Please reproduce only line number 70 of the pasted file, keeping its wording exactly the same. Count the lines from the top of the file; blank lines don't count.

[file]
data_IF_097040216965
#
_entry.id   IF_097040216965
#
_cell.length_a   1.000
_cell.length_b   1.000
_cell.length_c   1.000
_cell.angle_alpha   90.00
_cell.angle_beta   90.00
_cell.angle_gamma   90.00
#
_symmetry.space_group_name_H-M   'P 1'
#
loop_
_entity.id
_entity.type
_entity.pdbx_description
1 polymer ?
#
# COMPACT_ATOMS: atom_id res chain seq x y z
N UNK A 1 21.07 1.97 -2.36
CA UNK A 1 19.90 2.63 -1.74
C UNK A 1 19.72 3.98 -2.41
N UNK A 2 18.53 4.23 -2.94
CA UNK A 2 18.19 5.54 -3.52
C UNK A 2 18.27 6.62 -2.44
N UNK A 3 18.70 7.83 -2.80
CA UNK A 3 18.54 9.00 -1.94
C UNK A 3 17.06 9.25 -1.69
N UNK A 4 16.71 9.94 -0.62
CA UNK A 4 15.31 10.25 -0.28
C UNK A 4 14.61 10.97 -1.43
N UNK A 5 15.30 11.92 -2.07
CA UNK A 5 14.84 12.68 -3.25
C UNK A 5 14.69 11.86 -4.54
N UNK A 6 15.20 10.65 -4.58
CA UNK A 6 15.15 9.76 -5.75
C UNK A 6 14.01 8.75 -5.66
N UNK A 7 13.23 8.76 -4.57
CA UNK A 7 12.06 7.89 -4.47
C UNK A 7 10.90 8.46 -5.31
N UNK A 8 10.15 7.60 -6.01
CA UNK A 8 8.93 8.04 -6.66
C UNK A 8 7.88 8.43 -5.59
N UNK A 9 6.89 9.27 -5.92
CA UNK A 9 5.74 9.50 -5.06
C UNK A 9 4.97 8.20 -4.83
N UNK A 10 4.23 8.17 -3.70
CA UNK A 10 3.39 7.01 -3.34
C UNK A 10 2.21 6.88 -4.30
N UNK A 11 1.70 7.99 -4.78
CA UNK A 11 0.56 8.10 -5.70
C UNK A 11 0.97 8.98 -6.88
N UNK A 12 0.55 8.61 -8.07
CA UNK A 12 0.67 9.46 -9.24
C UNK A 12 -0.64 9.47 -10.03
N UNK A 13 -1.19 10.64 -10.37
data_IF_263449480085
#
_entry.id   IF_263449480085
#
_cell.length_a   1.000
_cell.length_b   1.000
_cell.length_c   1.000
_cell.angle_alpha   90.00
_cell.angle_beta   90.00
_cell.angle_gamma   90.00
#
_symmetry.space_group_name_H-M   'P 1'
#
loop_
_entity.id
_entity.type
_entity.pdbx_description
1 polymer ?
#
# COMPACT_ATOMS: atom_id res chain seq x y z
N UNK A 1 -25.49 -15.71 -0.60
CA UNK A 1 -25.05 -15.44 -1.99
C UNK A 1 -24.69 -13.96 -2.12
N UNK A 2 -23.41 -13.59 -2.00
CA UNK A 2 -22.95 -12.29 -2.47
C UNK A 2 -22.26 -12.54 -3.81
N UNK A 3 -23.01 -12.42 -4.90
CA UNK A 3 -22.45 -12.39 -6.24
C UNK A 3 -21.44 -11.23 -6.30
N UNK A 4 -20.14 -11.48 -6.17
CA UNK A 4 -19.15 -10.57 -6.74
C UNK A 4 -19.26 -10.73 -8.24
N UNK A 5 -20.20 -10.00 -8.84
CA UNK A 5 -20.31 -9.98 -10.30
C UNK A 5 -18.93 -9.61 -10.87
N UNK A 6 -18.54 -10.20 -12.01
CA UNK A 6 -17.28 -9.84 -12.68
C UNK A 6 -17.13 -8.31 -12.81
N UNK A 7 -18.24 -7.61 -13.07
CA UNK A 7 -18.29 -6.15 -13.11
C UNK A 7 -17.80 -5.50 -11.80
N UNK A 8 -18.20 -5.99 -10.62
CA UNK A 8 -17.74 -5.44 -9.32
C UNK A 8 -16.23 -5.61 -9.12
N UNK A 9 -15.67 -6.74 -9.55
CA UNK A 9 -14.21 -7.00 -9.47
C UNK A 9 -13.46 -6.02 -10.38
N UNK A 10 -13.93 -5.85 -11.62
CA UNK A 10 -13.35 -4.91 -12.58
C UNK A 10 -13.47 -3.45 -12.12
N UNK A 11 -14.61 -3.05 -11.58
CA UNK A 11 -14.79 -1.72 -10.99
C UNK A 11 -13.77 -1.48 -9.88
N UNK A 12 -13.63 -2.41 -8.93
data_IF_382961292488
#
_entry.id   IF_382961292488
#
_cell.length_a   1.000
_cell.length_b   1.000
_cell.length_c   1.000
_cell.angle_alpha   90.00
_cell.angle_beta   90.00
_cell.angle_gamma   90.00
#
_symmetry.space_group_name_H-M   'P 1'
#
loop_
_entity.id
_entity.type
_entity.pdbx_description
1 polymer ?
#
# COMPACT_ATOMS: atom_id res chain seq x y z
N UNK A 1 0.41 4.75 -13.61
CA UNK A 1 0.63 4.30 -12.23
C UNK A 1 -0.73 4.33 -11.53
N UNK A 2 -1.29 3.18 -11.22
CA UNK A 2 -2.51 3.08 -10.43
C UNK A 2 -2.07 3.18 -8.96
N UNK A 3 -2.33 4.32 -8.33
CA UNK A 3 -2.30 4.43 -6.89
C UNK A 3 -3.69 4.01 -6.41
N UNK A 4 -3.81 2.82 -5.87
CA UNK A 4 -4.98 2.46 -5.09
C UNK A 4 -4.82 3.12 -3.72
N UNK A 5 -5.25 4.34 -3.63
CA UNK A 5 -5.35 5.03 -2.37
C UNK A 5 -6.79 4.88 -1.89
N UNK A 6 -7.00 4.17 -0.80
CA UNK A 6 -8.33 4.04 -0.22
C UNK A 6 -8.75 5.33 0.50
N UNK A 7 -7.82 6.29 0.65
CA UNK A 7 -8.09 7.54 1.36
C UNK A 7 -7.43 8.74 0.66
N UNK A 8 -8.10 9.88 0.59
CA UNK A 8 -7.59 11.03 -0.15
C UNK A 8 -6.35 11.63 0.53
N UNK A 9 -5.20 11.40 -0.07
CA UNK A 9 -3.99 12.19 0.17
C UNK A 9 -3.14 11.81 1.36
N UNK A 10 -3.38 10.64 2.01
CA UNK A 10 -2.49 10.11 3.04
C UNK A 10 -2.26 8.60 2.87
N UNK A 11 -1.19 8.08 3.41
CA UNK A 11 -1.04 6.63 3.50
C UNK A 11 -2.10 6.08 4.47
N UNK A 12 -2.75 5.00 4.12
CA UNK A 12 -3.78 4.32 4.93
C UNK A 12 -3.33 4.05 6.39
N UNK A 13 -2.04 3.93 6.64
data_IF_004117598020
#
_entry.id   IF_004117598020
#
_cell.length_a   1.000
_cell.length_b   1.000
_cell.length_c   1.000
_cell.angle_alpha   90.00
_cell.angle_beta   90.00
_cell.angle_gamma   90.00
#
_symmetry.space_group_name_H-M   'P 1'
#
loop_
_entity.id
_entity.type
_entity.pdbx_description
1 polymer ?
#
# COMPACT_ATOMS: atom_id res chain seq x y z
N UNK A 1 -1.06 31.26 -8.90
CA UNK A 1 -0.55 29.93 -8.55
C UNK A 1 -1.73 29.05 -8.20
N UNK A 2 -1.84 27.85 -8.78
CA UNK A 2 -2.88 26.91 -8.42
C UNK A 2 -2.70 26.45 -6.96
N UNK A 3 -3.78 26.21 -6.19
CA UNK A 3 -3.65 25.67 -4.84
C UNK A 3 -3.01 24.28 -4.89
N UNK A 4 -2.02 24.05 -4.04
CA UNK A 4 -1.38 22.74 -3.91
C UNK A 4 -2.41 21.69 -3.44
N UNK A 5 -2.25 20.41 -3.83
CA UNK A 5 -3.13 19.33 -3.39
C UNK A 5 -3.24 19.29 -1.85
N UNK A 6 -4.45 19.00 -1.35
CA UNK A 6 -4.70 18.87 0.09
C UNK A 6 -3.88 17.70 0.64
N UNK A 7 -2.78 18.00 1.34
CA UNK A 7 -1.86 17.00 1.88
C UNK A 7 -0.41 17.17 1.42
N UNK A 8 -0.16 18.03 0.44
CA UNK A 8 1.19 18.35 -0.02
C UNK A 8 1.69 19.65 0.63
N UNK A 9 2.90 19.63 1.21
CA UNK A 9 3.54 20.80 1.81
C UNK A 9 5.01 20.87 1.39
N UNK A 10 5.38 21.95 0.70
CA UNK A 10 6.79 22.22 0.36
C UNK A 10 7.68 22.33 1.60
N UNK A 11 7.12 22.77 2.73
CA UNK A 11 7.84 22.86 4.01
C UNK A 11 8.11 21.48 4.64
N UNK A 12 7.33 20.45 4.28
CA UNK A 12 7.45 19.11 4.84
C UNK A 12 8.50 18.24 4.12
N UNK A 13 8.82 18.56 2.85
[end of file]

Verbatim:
#